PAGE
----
My child missed a class because they were sick. Can I get a refund?
Like any other activity, artKids is payable by term. If your child is sick, we offer a make-up class at another location or, if more than one class runs at a location, your child can attend the other class that week – please contact the teacher to advise this is happening so enough materials are on hand for the class. With our Saturday morning classes, your child can make up their class on a Saturday after contacting admin.
Why is my child scribbling in art class? What am I paying you for?!
Athletes always do warm up stretches, musicians always do warm up scales and artKids do warm up scribbles. Scribbling is a quick and easy way to switch on the children’s right, creative brains after a day in the classroom. But it’s not just scribbling. We start with warm up drawing games to loosen up our shoulders, wrists and fingers and prepare for art. We use observational drawing games to train our Artist’s Eye to really ‘see’ what is in front of us, not what we ‘think’ we see. Our Scribble Creatures game is a favourite. Children are given permission to scribble all over their page – and they love it! Then they turn their page around and try and find creatures hidden in the scribble. Within minutes they can see all sorts of things – some realistic and some imaginative. Ask them to scribble on a page for you and watch their face light up! We strongly recommend scribbling every day.
I don't recognise anything my child draws. I don't want to hurt his/her feelings. How can I talk to him/her about her art?

Excellent question! Firstly, what your child draws is only half what is going on. Try asking “What’s happening on your page?” rather than asking “What’s that?” Sometimes you’ll get a shrug and that’s OK, don’t push it. Most often you’ll get a long, convoluted story which is added to in the telling.


  • Say “Tell me about your art.”

  • Comment on what you see. “I see you’re using lots of red and green lines. And you’ve drawn some yellow circles here. I like how the yellow and red are mixing together. Did you mean to do that?”

  • Acknowledge their effort. “I can see how carefully you’ve been working on your drawing. You’re really enjoying it.”


  • Ask “What’s that?!” or say “I like your tree” (‘cos it probably isn’t a tree!)

  • Say an automatic “That’s pretty.” Kids know the difference. Instead be specific and comment on what you see or acknowledge their effort.

Check out The Artful Parent for more great ways to share art with your children.

I don't want more pieces of paper cluttering the fridge and walls. Do I have to hang up their art?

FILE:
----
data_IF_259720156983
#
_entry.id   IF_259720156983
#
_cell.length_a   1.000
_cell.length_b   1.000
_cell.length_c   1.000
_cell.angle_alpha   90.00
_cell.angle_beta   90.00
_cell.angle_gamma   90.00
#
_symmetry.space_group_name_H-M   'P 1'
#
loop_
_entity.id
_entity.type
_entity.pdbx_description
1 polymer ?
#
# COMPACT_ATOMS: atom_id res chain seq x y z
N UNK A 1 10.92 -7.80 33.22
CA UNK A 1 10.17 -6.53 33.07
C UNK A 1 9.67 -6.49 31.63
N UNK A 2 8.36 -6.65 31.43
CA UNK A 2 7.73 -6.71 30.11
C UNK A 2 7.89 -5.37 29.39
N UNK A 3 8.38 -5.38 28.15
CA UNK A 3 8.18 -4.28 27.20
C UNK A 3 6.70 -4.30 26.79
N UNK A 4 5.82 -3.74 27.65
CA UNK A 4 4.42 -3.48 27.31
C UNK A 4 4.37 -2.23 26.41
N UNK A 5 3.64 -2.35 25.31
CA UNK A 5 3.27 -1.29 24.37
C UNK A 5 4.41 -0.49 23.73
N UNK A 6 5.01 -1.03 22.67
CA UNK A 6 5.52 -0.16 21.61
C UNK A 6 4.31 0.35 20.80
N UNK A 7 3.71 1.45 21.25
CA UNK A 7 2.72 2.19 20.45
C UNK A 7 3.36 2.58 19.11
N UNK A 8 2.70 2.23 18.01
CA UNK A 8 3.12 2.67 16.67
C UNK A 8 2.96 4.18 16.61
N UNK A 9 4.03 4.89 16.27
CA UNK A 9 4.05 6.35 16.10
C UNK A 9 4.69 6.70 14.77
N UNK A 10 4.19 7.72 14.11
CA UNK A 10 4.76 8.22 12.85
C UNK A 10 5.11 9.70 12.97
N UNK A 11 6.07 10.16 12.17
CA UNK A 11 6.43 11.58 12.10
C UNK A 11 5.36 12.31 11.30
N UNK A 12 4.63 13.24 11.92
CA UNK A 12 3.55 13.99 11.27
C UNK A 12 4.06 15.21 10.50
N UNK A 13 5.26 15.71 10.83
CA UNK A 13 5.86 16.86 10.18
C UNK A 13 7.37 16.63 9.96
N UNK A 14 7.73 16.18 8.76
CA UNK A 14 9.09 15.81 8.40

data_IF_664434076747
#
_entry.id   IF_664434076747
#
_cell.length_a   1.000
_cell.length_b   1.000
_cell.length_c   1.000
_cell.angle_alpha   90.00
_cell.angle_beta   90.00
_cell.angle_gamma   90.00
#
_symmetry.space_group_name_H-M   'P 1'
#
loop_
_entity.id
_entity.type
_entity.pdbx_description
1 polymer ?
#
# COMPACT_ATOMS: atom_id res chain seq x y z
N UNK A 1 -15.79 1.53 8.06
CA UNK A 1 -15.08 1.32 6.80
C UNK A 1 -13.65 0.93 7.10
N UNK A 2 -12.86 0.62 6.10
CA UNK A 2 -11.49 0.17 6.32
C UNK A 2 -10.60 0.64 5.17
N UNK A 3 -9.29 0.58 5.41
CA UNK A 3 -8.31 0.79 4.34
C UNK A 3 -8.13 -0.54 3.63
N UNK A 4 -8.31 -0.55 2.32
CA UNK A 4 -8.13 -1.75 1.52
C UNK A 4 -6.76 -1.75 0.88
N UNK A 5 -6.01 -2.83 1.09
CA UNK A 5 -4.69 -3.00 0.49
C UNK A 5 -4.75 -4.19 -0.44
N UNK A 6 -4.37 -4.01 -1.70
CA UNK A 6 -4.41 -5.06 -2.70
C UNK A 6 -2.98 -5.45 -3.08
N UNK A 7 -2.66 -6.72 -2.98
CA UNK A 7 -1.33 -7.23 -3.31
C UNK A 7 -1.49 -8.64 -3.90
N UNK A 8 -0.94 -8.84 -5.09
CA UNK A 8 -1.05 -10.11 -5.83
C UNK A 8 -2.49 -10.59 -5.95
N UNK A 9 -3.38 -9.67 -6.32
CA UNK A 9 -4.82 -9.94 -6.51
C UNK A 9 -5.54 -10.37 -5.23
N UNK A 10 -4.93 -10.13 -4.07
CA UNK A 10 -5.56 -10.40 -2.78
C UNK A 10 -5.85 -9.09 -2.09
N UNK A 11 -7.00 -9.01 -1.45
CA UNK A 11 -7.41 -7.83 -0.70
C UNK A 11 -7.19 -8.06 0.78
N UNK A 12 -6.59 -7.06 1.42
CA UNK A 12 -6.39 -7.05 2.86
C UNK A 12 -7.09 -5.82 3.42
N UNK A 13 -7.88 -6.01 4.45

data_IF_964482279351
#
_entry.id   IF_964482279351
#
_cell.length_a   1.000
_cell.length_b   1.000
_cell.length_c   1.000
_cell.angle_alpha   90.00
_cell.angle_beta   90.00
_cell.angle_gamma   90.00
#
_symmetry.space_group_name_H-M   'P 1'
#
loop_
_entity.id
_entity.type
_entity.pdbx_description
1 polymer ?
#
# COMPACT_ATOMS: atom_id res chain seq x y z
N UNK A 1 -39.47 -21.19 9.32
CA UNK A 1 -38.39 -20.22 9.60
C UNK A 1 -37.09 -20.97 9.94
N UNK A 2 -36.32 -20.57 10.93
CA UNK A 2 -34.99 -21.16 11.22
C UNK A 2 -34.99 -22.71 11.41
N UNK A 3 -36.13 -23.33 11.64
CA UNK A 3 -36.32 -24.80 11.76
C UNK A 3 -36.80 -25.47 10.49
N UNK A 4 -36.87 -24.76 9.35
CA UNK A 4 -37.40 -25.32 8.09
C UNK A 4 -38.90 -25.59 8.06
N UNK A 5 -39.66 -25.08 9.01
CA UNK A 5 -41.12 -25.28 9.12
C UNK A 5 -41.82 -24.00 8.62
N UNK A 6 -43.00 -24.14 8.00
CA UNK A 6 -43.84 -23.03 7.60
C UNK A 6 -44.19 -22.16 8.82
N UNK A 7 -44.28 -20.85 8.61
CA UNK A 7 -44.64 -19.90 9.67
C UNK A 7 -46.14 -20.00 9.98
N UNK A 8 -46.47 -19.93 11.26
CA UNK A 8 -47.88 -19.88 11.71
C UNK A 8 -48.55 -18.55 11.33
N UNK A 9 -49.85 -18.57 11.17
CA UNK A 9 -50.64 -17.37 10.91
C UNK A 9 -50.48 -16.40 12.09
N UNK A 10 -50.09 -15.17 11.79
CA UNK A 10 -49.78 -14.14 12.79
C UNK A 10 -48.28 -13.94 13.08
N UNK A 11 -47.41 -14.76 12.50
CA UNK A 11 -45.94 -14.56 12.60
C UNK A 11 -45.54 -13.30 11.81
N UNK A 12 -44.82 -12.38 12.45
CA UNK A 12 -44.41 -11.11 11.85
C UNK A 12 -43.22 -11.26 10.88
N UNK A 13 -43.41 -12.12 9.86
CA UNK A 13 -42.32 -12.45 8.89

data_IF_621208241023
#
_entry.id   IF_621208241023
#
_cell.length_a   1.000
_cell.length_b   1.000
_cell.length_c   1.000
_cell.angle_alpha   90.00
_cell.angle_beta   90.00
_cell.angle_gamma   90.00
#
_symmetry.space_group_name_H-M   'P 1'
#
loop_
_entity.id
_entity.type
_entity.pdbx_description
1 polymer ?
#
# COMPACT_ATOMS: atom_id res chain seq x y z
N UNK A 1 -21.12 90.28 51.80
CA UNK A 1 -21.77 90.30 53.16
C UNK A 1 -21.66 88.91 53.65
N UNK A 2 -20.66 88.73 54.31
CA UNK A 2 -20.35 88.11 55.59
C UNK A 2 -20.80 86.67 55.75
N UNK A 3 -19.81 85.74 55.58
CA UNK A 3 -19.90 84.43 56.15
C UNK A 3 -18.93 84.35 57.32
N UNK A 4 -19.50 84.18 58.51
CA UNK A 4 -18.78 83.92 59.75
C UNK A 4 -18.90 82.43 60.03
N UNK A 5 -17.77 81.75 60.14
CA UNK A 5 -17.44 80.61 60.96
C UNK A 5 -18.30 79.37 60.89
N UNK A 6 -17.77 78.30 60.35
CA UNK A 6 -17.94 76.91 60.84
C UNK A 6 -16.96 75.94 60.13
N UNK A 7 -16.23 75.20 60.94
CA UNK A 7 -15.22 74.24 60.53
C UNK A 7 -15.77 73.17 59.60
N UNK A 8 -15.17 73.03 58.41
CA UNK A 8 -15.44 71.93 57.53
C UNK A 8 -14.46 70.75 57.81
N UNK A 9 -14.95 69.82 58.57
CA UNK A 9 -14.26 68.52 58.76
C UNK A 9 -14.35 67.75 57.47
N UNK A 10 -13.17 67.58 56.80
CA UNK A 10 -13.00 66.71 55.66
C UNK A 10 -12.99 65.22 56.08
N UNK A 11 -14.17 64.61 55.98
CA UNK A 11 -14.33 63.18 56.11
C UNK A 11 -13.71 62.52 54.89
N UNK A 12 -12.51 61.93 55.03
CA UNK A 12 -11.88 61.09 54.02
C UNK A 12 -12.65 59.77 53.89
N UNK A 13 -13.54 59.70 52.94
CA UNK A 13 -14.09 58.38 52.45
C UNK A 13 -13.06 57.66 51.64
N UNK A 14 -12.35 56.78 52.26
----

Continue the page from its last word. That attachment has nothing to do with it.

A kindergarten child handed me her practice drawings with a sad face. “Mummy said not to bring these home.” She had spent some time on the practice drawings that session, doing some rubbing out, adding a line here, curving another one there, asking for help when she needed it. By the time she was finished, she’d learnt how to draw a haunted house.

Was it a masterpiece? No. Was it the best thing she’d ever done? Again, no. Had she learnt from it? You bet she did. But if she threw it in the bin, where was her sense of achievement? What could she copy from to draw another haunted house, this one better than the last? Now, what if it was hanging on the fridge? She’d see it in the morning when she got her milk. She’d think about how she had trouble at first but she persevered and overcame her hesitancy and in the end, she drew a house. Each time she looks at it, she can see how she could do better next time. Encourage her to try again. “Show me how you drew that house. It looks really scary.” Soon enough she’ll be tearing that practice one down and putting up a masterpiece. And that’s why you hang up their art.

What type of drawings should my child be doing at this age?

First stage:  around two to three, children do simple scribbling and mark making on the page. Not surprisingly, it’s all about the process.

Second stage: around preschool is the appearance of round shapes.

Third stage: around preschool and Kindergarten, children draw symbolically. All of a sudden they start to recognise a rounded scribble or a painted shape as something else. There will be a story going on on their page.

Fourth stage: around Kindergarten (4 – 5 years old), faces and people appear – without bodies, just heads with arms and legs.

Fifth stage: around 5 – 7 years old, children start to draw on a baseline and include more representational drawing of houses, families, cars, bikes, trees, etc. They are drawn as they know them, so there’s no perspective or scale.

Sixth stage: around 8 – 10 years old, perspective and scale kick in. Things get a bit harder and typically, these are the ages when children lose interest in their drawing skills if they haven’t received encouragement or appreciation of their efforts. This is an age when they become aware of fitting in with their peers and following the pack. Their ability to self appraise is strong and the belief that they are not good enough can have them packing their pencils away for good. Definitely must attend an artKids workshop!

How can I encourage my child's creativity and art?
See How can I talk to my child about her art above.
women sitting on chair reading book sketch photo
Read Terms & Conditions

artkids Australia